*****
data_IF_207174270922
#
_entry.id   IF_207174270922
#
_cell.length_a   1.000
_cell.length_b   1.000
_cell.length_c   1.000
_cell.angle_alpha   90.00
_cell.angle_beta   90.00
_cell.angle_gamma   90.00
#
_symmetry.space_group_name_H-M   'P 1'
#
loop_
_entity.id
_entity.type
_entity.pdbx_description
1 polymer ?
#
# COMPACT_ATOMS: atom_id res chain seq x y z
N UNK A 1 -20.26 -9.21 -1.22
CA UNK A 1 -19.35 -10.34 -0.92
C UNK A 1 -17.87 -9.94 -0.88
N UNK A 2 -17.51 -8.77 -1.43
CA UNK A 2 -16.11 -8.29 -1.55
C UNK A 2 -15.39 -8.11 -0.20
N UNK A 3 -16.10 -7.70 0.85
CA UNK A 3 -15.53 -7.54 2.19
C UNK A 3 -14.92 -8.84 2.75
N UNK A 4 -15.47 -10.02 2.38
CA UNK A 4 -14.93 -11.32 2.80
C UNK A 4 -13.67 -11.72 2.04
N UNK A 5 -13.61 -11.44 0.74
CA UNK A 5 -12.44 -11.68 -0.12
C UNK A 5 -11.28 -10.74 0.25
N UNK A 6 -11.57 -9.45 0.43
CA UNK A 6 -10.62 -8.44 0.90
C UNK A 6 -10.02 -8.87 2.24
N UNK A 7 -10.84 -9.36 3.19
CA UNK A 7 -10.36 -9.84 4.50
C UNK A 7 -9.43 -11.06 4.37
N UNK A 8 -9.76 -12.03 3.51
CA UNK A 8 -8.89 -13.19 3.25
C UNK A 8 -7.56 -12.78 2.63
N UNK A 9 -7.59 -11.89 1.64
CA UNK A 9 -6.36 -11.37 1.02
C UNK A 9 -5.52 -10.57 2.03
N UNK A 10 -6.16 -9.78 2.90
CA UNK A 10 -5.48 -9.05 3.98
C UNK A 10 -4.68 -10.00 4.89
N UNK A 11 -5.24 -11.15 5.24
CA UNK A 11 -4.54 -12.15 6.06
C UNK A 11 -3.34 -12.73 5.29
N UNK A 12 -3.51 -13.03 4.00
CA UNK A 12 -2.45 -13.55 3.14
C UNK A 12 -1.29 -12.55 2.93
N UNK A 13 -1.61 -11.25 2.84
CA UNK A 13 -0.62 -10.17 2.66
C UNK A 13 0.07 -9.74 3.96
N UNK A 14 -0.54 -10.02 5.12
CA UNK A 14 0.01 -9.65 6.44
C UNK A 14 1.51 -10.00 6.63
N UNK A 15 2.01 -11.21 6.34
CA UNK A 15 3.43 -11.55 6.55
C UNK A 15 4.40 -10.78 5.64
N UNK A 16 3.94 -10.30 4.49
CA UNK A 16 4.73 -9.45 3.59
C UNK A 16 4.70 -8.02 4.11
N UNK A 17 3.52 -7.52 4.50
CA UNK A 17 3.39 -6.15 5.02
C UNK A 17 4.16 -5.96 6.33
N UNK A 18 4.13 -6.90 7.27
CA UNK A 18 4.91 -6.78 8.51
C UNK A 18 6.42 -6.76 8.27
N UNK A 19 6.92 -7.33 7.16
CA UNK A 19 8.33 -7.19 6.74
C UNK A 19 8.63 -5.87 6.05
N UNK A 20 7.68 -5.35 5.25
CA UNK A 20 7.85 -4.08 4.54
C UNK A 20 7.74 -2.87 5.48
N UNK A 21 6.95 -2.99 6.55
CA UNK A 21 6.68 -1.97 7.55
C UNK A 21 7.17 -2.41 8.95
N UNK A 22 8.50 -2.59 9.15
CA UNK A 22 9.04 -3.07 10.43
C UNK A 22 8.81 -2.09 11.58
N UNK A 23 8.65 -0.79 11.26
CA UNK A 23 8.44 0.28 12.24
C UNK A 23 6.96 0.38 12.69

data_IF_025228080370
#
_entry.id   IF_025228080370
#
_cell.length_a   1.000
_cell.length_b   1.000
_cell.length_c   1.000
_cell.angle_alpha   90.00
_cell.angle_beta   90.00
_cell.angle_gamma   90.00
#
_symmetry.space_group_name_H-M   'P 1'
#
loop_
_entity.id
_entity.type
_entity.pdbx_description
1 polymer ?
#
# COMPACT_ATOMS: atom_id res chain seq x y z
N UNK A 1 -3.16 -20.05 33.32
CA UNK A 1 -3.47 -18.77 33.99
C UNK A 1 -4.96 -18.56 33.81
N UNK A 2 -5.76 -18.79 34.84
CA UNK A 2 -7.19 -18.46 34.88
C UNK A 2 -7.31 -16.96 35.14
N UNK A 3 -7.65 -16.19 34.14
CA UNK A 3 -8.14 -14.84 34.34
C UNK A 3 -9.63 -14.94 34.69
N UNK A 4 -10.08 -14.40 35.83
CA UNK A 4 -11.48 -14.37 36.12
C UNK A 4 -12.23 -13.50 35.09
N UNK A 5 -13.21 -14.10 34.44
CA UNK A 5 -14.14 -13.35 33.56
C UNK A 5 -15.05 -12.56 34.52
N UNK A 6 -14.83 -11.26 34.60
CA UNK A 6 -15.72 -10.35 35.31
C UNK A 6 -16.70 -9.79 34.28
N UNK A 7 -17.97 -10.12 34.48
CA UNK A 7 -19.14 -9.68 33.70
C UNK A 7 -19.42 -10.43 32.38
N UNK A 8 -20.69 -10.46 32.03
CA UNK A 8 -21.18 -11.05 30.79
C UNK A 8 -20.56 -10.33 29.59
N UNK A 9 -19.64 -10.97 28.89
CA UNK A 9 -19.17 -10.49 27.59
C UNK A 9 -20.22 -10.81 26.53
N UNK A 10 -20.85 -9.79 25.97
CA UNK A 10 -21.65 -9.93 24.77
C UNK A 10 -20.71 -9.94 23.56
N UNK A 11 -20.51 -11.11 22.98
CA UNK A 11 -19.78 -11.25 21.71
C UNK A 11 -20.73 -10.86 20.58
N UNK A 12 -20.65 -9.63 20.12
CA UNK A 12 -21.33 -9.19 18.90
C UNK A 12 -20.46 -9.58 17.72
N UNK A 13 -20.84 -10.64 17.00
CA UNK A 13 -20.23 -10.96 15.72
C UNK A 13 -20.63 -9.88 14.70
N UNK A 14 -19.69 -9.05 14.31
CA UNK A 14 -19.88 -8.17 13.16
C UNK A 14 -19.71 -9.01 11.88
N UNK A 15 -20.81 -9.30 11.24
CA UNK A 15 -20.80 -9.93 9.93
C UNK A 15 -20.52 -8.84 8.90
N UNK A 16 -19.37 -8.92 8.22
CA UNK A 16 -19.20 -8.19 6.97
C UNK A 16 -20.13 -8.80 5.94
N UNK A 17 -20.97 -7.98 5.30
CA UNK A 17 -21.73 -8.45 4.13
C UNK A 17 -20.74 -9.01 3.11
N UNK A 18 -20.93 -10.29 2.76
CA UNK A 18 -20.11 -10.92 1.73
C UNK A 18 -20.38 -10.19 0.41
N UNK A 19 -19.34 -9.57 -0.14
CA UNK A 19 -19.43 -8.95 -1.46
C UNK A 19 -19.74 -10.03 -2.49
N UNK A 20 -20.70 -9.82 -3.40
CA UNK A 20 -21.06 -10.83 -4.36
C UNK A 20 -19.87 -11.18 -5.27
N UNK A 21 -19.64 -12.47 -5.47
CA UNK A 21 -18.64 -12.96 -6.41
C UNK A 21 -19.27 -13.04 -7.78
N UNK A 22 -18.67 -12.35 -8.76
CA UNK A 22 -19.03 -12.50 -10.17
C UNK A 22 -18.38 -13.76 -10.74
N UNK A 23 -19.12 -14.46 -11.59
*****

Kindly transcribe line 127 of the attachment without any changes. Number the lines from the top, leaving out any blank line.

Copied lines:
C UNK A 6 -16.70 -9.79 34.28